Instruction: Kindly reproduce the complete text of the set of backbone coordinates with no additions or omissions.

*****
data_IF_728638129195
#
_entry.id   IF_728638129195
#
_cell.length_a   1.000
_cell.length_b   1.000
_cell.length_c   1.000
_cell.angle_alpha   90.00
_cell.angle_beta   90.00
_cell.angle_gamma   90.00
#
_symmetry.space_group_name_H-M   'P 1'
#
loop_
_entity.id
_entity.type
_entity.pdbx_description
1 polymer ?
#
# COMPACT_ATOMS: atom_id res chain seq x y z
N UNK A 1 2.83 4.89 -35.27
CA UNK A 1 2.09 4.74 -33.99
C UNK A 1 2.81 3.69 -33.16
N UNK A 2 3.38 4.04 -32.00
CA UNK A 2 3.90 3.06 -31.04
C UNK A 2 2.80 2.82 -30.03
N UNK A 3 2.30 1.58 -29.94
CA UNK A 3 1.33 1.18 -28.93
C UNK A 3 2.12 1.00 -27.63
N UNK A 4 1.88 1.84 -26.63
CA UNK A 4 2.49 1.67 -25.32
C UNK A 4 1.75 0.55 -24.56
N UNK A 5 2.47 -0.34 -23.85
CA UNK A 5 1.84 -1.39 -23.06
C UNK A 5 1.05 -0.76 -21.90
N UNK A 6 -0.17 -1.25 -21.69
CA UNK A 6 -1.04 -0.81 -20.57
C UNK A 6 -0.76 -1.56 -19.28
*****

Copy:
data_IF_728638129195
#
_entry.id   IF_728638129195
#
_cell.length_a   1.000
_cell.length_b   1.000
_cell.length_c   1.000
_cell.angle_alpha   90.00
_cell.angle_beta   90.00
_cell.angle_gamma   90.00
#
_symmetry.space_group_name_H-M   'P 1'
#
loop_
_entity.id
_entity.type
_entity.pdbx_description
1 polymer ?
#
# COMPACT_ATOMS: atom_id res chain seq x y z
N UNK A 1 2.83 4.89 -35.27
CA UNK A 1 2.09 4.74 -33.99
C UNK A 1 2.81 3.69 -33.16
N UNK A 2 3.38 4.04 -32.00
CA UNK A 2 3.90 3.06 -31.04
C UNK A 2 2.80 2.82 -30.03
N UNK A 3 2.30 1.58 -29.94
CA UNK A 3 1.33 1.18 -28.93
C UNK A 3 2.12 1.00 -27.63
N UNK A 4 1.88 1.84 -26.63
CA UNK A 4 2.49 1.67 -25.32
C UNK A 4 1.75 0.55 -24.56
N UNK A 5 2.47 -0.34 -23.85
CA UNK A 5 1.84 -1.39 -23.06
C UNK A 5 1.05 -0.76 -21.90
N UNK A 6 -0.17 -1.25 -21.69
CA UNK A 6 -1.04 -0.81 -20.57
C UNK A 6 -0.76 -1.56 -19.28